Between January 11-13, the local newspapers have been filled with hundreds of homes and commercial properties set for auction valued in the hundreds of millions.
From maisonettes located within gated communities in Syokimau, to bungalows in Westlands, to whole apartment blocks in Kahawa Wendani, the auctioneer's hammer spared no one.
Among the properties that stand out and have been put up for auction include a 3-star hotel in South B, Nairobi County with a projected annual income of Ksh3 million.
A hotel along Limuru Road in Ngara, Nairobi, was also listed on January 11, with a Ksh1.2 million highlighted as its monthly rental yield.
Luxury vehicles were not spared either, as hundreds were listed, with auctioneers jostling to make a killing.
Thousands of vehicles ranging from personal cars to heavy-duty commercial trucks have been repossessed and put up for auction.
In February 2020, NextGen Mall (located along Mombasa) made headlines after a local auctioneer listed a section of its 1st floor in order to recover a loan of an undisclosed amount. The Mirage Executive Office Complex building in Westlands was also listed.
However, if auctions carried out in 2020 are to be used to measure success, just about 10% of the properties on auction are finding buyers.
There are instances where the auctioneers have not found anyone willing to bid above the reserve price.
This has seen phrases like ‘buyer’s market’ thrown around, as predator buyers are in a position to secure assets at almost half their value.
A recent analysis revealed that of the hundreds of properties on auction, on the back of a slowing economy, only a handful have found buyers. The most affected are high-end properties.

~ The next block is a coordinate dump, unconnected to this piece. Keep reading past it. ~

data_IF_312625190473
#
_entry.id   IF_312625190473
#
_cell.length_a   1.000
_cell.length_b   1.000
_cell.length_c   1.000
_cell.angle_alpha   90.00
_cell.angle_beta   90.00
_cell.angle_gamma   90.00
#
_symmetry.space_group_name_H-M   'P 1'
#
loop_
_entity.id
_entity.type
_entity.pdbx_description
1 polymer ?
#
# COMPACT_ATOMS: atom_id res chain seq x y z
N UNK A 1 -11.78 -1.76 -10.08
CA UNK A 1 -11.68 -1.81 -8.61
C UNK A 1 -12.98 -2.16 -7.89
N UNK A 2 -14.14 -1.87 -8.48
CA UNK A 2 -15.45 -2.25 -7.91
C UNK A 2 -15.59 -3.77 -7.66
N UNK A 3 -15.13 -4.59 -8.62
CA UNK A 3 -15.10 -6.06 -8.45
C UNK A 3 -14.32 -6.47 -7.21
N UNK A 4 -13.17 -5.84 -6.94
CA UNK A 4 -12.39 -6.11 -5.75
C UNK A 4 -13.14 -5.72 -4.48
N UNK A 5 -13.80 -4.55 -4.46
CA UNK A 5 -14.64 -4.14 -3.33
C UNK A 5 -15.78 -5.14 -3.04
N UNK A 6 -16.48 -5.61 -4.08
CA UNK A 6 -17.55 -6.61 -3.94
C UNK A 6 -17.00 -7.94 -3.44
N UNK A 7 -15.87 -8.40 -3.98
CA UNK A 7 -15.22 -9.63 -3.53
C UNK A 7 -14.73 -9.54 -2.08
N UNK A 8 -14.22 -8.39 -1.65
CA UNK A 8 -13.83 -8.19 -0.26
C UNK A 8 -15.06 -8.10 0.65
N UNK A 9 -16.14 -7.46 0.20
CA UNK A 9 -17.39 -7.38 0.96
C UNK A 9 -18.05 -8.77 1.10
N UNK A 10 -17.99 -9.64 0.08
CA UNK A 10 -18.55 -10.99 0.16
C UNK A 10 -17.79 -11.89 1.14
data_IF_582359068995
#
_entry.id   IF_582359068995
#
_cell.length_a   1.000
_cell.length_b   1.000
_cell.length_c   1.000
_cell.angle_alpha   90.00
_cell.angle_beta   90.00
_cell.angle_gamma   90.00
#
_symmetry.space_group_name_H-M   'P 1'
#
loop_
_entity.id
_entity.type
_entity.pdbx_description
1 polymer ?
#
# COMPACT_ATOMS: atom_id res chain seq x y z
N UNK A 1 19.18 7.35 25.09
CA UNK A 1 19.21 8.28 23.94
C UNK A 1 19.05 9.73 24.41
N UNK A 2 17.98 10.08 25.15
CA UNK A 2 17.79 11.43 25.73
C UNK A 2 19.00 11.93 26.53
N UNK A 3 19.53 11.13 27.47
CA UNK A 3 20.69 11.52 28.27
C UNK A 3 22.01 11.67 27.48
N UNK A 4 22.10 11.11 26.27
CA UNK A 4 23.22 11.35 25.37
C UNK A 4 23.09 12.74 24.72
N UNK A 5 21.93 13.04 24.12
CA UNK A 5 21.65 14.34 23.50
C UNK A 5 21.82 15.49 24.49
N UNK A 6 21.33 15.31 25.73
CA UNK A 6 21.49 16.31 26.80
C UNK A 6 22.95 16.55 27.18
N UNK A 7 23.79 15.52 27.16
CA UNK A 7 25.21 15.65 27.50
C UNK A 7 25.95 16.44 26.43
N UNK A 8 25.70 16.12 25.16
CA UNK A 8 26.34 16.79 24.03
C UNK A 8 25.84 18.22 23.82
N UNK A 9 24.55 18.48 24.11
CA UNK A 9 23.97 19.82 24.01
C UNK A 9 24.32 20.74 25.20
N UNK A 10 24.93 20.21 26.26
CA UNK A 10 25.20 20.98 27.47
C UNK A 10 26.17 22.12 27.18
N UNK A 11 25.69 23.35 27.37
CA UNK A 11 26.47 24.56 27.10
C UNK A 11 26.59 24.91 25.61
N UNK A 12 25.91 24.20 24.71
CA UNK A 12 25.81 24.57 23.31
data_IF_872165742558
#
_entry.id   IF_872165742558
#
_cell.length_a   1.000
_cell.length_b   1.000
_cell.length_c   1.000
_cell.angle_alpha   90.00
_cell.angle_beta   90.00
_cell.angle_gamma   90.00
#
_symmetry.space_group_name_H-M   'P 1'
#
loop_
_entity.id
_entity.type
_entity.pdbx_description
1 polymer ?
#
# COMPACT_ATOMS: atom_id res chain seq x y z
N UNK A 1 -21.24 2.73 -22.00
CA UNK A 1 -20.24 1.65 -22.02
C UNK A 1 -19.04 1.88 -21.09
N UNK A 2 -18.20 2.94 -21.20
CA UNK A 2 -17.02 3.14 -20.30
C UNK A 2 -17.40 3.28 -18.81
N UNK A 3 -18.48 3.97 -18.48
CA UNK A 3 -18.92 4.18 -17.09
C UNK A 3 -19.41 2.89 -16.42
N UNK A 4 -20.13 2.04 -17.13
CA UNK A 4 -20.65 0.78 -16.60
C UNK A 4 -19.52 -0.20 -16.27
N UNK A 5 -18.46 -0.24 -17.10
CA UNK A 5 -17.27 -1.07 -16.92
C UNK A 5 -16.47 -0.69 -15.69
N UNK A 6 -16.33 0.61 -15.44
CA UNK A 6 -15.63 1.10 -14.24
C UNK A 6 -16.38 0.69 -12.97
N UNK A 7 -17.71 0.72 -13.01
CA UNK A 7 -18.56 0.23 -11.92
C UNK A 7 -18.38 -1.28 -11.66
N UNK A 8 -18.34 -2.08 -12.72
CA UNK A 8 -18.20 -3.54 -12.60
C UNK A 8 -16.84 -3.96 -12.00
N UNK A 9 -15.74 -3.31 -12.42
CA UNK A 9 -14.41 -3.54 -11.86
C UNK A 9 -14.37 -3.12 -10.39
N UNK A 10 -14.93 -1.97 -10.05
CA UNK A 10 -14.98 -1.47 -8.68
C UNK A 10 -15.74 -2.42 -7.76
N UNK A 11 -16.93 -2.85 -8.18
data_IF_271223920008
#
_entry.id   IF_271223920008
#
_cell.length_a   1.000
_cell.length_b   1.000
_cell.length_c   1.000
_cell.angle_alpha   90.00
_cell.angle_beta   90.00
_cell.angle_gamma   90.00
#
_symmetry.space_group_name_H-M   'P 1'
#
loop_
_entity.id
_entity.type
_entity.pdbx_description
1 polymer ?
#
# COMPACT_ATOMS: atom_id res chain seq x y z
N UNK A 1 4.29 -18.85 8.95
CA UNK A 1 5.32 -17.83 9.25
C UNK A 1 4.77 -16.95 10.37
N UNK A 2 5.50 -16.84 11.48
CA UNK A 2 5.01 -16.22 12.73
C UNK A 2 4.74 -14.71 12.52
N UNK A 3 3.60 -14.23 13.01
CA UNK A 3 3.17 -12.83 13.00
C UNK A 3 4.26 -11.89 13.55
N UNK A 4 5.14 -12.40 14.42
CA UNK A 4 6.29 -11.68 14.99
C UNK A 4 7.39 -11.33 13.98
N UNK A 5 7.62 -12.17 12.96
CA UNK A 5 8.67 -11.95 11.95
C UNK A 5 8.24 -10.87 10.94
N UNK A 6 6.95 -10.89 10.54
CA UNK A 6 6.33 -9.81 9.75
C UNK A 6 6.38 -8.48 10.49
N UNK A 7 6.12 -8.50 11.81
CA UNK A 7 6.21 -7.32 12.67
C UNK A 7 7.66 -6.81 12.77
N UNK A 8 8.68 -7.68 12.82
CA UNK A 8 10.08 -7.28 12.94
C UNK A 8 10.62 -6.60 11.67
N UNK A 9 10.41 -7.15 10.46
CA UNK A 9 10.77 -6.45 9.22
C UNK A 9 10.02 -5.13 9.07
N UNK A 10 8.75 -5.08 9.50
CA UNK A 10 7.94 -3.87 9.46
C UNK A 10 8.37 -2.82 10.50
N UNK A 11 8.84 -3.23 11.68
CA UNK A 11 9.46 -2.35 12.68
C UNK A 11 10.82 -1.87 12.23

Auctioneers are finding it hard to dispose of houses (both residential and commercial) and other assets, whose value could be running into billions of shillings.
A slow economy has meant that demand is low forcing lenders into some very uncomfortable compromises.
Some banks have had to call clients for re-negotiations so that they can take back their cars but on condition that payments for the loans are on time.
The staggering number of properties up for auction affirms the recent trend involving defaults on mortgage loans advanced by banks.
According to a credit survey by the Central Bank of Kenya (CBK) covering the quarter ending June 30, 2020, many banks were preparing to start credit recovery efforts in the following quarter.
"For the quarter ended September 30, 2020, banks expect to intensify their credit recovery efforts in nine of the eleven economic sectors. The intensified recovery efforts are aimed at improving the overall quality of the asset portfolio," the CBK report stated.
"The banks intend to allocate more resources on monitoring and recovery of loans as well as the use of external parties in the recovery process," it added.
This was after the banks recorded an increase in Non-Performing Loans (NPLs), where seven of the 11 sectors categorised by banks recorded cases of borrowers failing to pay back the money on time.
An NPL is a loan in which a borrower hasn't made the scheduled payments for a period of at least 90 days.
"The increase in NPLs was mainly due to a challenging business environment as a result of Covid-19 pandemic," the CBK survey states.
Last year, banks advanced loan restructuring options for individuals and entities to help cushion them from the impact of Covid-19.
The number of borrowers defaulting on loan repayment however reached a new decade high of 15%.
According to a World Bank report published on November 25, 2020, one in three Kenyan workers are employed by firms facing a high risk of temporary or permanent closure and reduced revenues, highlighting the vulnerability of household incomes.
The economic and social disruptions induced by the pandemic have eroded progress in poverty reduction in Kenya, forcing an estimated 2 million more Kenyans into poverty.
The negative impact of Covid-19 on the private sector has trickled down to household welfare via reduced job opportunities and lower earnings. Unemployment has almost doubled compared to its pre-Covid level.
Coupled with the recent decision by the government to revert to pre-Covid tax rates, Kenyans are forced to dispose of their assets in a bid to stay afloat.